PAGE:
Dave Whitlock designed the original Mouserat Bass Bug for surface fly fishing to attract takes from large trout, salmon and pike.
DEERHAIR BASS BUG FLY PATTERNS. Hook size 6 and 2 - $US each
Once you have detected where these big predator's lairs are all you need to do is swim your mouserat fly over that location. The disturbance in the water surface should hopefully attract their attention and entice them into action. Dave and Emily Whitlock live near Mountain Home, Arkansas, where they conduct the Whitlock Fly Fishing School. Fly fisherman Dave is an author, wildlife artist, world-renowned fly designer, and conservationist. Just have a look at this photo Swimming rodents attract big fish. This is why you should use a mouserat fly.
When bass find the temperatures in the shallows too cold or too hot they will move to deeper water where it is hard to get them to top feed on a floating bass bug, even a juicy mouserat. This is when I switch to streamers like muddlers, zonkers, matukas or woolly buggers. Both species generally migrate to the deeper water during the midday sun and come back to the shallows in the evening. This is the time you will have most success using a Mouserat bass bug. When it gets too cold smallmouth bass stop feeding but largemouth bass will still feed now and again. If you are an ice fisherman you may even be lucky to catch one.
A 7 or 8 weight line is ideal but use 9 or 10 if you do a lot of bass bug fishing near heavy weeds. It should be a floating line but even unsinkable lines can get covered in that green gunge so take a cloth impregnated with line cleaner with you if your line begins to sink. Choose a line that is highly visible to help you locate your bug. Lines appear as dark silhouettes to the fish. It doesn’t matter what color they are.
When the sun goes down the bass seem to disappear for a while. They seem to take a break from feeding. They appear to have a rest before their next round of hunting and eating. Some say it is because the fish need time to adapt to the darker lighting conditions. Others because they now have to travel to different hunting grounds and it takes time to get there. What I have noticed is that I get a lot more takes, an hour or so after sunset. The time period varies depending if it has been a very sunny day or an over cast day. On sunny days the time period is longer. This could be due to the water temperature. Fishing at 2am the bass seem to be much more active than earlier on. The water has cooled down and the Bass appear to wake up. Mice, voles and rats come out at night. This is the ideal time to deploy a mouserat bass bug fly.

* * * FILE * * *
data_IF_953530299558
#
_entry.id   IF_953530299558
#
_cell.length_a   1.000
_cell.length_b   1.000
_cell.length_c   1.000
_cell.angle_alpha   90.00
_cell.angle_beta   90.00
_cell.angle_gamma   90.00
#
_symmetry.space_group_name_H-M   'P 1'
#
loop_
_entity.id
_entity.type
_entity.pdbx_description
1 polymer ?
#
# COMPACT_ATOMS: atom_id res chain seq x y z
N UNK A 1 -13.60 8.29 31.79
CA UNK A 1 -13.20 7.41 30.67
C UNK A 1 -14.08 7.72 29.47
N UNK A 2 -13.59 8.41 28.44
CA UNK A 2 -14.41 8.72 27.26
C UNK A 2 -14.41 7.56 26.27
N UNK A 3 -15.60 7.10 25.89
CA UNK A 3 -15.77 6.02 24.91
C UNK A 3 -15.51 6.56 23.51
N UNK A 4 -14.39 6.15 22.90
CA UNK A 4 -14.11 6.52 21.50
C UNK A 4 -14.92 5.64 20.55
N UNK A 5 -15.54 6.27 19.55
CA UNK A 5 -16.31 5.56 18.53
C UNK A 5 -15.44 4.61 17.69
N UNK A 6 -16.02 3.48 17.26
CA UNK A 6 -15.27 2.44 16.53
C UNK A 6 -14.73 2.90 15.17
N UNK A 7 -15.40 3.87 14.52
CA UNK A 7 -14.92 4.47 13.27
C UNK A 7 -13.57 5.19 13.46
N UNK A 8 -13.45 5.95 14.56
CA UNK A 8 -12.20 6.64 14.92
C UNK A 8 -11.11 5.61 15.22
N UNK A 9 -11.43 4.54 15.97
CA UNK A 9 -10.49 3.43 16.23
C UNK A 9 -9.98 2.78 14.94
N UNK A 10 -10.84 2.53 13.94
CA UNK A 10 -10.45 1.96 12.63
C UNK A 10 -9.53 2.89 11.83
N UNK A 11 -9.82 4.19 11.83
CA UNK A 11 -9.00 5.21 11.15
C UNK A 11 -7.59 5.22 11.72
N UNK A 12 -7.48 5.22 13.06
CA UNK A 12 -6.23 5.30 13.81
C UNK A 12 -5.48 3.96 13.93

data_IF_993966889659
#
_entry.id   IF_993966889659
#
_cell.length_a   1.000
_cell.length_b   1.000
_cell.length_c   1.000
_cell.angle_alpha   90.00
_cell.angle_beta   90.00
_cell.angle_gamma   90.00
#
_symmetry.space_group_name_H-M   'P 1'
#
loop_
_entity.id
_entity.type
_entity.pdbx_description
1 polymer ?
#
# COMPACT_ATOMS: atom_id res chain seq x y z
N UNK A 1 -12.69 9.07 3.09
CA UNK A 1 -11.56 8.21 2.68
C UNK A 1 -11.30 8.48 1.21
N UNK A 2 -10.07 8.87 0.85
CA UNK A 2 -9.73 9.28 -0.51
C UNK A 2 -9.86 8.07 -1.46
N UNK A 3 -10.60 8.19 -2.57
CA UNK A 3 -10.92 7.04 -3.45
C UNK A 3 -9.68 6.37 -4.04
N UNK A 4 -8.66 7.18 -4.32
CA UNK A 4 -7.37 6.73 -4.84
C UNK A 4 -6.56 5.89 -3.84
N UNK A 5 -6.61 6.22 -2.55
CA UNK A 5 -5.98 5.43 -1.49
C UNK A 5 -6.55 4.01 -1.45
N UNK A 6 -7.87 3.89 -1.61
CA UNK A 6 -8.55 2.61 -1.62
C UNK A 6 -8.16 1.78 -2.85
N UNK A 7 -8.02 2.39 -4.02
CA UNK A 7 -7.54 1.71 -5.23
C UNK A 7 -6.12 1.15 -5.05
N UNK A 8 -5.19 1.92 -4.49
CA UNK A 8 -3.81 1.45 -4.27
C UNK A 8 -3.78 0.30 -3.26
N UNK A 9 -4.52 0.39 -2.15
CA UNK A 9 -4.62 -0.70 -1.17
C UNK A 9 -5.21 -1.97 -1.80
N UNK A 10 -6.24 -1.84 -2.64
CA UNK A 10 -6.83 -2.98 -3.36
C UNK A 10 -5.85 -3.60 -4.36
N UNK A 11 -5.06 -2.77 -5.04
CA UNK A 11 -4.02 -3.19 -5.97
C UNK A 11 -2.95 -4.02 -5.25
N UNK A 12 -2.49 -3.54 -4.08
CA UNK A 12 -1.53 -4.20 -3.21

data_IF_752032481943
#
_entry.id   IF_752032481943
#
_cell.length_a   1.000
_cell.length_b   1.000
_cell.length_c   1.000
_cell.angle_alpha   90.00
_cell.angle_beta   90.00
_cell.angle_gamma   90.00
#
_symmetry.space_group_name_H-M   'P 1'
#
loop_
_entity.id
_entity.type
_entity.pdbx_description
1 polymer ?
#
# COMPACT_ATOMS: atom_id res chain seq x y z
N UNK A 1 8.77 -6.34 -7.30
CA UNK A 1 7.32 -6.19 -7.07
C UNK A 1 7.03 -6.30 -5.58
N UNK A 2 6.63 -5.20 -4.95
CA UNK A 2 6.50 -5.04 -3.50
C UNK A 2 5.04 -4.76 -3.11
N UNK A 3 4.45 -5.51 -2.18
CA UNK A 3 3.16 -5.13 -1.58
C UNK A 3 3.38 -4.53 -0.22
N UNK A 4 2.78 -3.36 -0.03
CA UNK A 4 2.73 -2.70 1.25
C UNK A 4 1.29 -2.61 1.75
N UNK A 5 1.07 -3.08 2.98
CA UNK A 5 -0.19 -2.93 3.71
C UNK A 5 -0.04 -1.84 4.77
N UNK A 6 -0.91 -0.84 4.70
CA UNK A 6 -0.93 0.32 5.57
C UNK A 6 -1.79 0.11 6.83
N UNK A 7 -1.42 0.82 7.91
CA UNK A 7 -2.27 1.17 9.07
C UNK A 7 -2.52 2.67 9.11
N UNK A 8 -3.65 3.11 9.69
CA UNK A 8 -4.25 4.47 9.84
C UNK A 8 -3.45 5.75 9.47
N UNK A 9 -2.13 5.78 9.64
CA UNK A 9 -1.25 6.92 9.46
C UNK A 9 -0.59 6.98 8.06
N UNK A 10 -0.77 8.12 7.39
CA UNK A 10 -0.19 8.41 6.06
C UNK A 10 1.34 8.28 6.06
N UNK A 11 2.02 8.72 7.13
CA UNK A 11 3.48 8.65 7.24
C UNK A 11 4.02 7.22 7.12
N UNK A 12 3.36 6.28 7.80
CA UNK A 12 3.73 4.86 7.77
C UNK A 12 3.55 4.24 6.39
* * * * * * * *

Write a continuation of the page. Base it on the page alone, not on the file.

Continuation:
The feeding grounds the bass prefer during darkness are different to that during daylight. They are no longer interested in lurking under the cover of weeds, lily pads, old tree trunks and shoreline vegetation, where they can hide in safety and launch an ambush to secure their next meal. The bass now go hunting for natural cover that holds food. This can be the edges bordering around overhanging trees and shrubs, or it can be the edges near deep water. The latter are the best place to fish. Look for the outer edges of weed-beds, the drop off point where the shallow shore line edge changes into deep water, or any submerged steam bed that runs through the flats. The bass slowly cruise up and down these areas foraging for food. They keep on the move and do not stay in one spot unlike their daytime behavior. The problem with night fishing is that accurate casting is more difficult. If you fish in their other night time habitat you are in danger of getting tangled in the over hanging vegetation. The problems may be worth it though as the bigger fish seem to like lurking around these locations.
These flies are usually associated with Bass and Pike fishing but I have found them extremely good for large Brook trout and Salmon. I was fishing in Labrador, Canada on waters that experience migrating lemmings that swim across open water. I suppose you could call this matching the hatch.